While Canada prides itself on being a tech hub, and there are many success stories, some Canadians are falling behind.
Last year, CIRA released a report called “The gap between us: Perspectives on building a better online Canada.” We learned that addressing the needs of marginalized or underserved groups remains a key issue, because as our society moves online, everyone should be confident in expressing themselves and participating in the digital world.
So what does improving internet infrastructure, access and digital literacy for Canadians actually look like in action?
On May 30, we brought together a panel of experts working to address these internet issues in Vancouver. We had a full house at this member meet-up at the Rosewood Hotel Georgia, with every seat taken and standing room only in the back, so clearly it was an important topic for our members.
“Through CIRA’s Community Investment Program, we support initiatives that bring the internet to Canadians, help them get online, and then make the most of their online experiences,” Byron Holland, CIRA’s president and CEO said as he opened the event.
Holland moderated the panel and encouraged panelists to share their stories of impact, and share how they’ve seen the Canadian internet gaps in real life.
“The people we see most days cross all boundaries. We have children, seniors, refugees, people struggling with addiction. We have endless streams of people who don’t have access to a telephone, let alone internet,” said Tracey Axelsson from the Vancouver Community Network. She sees the digital divide between the have and have-nots every day in her community.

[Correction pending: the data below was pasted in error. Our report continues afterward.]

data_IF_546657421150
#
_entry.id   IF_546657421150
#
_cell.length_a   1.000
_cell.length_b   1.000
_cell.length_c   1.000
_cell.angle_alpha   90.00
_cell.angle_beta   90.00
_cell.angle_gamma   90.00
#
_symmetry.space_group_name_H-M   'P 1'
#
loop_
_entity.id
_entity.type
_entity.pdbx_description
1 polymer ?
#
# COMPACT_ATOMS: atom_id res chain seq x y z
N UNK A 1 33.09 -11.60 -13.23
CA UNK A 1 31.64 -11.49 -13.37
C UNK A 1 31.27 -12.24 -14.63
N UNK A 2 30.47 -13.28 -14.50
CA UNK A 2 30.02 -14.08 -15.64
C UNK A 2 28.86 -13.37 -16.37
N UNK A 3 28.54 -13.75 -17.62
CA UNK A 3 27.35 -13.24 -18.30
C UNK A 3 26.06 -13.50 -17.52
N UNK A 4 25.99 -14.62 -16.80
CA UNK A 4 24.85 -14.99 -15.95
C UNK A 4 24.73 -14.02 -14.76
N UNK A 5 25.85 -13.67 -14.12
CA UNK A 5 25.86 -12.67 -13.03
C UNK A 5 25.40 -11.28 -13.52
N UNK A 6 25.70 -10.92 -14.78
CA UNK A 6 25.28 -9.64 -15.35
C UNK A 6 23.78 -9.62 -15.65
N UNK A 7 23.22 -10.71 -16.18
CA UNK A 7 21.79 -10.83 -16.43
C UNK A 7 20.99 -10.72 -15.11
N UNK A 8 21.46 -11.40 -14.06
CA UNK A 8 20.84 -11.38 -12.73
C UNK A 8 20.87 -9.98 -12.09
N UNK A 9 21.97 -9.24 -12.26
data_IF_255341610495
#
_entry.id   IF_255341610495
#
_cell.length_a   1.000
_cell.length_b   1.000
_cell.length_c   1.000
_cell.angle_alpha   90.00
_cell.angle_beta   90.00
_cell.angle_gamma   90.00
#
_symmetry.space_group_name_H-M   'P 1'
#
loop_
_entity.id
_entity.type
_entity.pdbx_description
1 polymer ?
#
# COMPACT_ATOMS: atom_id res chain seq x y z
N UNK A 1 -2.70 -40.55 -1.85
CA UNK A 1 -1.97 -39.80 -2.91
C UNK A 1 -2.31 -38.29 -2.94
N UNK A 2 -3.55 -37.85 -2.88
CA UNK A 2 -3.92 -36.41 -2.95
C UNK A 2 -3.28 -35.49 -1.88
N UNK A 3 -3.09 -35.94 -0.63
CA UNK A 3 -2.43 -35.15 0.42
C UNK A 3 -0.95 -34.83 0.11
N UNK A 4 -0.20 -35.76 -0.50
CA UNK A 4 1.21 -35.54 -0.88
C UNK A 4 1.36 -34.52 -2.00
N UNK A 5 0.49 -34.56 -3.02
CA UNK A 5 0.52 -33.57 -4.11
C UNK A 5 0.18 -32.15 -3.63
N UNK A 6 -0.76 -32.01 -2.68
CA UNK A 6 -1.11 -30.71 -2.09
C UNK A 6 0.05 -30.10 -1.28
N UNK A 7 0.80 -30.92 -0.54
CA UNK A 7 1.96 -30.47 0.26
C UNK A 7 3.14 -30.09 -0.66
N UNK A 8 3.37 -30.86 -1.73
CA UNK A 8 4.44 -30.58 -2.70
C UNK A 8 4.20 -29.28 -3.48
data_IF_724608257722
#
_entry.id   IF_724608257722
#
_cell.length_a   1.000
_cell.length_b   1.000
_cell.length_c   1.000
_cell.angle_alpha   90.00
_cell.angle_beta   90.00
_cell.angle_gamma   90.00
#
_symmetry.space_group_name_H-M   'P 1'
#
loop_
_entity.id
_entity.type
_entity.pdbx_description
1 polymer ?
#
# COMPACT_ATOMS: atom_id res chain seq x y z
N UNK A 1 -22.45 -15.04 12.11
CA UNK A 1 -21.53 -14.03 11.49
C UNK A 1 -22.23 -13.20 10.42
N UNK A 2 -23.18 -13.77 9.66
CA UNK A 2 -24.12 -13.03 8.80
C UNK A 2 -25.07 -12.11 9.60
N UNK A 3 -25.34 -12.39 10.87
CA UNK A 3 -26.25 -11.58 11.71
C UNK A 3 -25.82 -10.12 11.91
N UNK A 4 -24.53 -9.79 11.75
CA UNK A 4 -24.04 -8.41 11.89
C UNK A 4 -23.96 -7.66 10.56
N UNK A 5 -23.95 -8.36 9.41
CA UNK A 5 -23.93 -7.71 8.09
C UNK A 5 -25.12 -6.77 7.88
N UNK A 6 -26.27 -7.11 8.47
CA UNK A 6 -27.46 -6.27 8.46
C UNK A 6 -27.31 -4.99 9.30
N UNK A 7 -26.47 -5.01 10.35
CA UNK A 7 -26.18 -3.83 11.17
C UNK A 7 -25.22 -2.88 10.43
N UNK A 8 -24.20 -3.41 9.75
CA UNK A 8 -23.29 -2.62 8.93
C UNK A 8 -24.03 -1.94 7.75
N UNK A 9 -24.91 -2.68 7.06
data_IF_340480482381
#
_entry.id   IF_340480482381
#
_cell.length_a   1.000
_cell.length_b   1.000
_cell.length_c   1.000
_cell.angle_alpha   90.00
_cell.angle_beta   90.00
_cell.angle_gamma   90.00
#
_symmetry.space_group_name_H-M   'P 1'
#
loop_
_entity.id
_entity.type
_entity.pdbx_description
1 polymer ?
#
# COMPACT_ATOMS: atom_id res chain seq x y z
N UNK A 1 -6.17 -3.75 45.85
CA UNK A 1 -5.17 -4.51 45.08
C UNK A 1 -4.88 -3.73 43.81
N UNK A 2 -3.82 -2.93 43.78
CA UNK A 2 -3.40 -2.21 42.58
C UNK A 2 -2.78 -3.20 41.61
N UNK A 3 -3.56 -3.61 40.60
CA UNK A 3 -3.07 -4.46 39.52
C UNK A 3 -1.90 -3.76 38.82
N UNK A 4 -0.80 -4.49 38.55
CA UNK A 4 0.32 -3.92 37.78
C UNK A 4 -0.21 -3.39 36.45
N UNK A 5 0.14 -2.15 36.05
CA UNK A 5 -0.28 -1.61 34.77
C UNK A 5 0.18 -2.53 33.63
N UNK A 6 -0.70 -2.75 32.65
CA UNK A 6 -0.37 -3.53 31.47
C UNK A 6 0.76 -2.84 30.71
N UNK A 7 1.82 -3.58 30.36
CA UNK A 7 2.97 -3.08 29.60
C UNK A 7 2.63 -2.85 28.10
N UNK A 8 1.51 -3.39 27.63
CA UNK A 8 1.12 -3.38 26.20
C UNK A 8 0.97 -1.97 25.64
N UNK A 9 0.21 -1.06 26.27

The event also featured Scott Jamieson from the Vancouver Internet Exchange, Mark Hosak from the BC Civil Liberties Association and Bradley Shende, from Indigenext.
The commonality in these organizations is the connection to CIRA. Our mission is to build a better online Canada and we have worked with all four organizations as funder, supporter, or partner.
Which projects in Vancouver are addressing the gaps in the Canadian internet?
From the member meet-up panelists, we learned about four innovative internet projects tackling these issues.
- Vancouver Internet Exchange
This Internet Exchange Point (IXP) is a hub where independent networks can interconnect directly to one another, providing cheaper, faster and more resilient internet to the Vancouver region that stays in Vancouver.
- Electronic Devices Privacy Handbook
The guide, written by BC Civil Liberties Association, is for people crossing the border into Canada or departing for the United States through preclearance areas in Canada. The handbook is also for non-citizens entering Canada who may be subject to searches.
This Indigenous Accelerator supports Indigenous businesses. Bradley Shende, a partner in the project, also leads digital literacy programming for kids and said “we want to create young leaders in this space who can leap into the future with the tools and entrepreneurial infrastructure we need to equalize the playing field."
- Street messaging system
Vancouver Community Network developed a custom web app that sends text alerts about shelter, food, health, and jobs and training opportunities to people experiencing poverty, homeless at-risk youth and adults.
What is CIRA’s role in addressing Canada’s digital divide?
CIRA’s Community Investment Program aims to build a better online Canada by funding internet projects led non-profit organizations like Indigenext, Vancouver Community Network and BC Civil Liberties Association.
To date, CIRA has provided $6.7 million to 151 projects across the country. We recently announced our 2019 grant recipients! They range across Canada and include our first ever projects from New Brunswick and Newfoundland and Labrador. Explore our full list of projects here.
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Stay up to date on how CIRA is giving back to Canada’s internet community and be the first to know about member meet-ups happening in your city. Become a member today.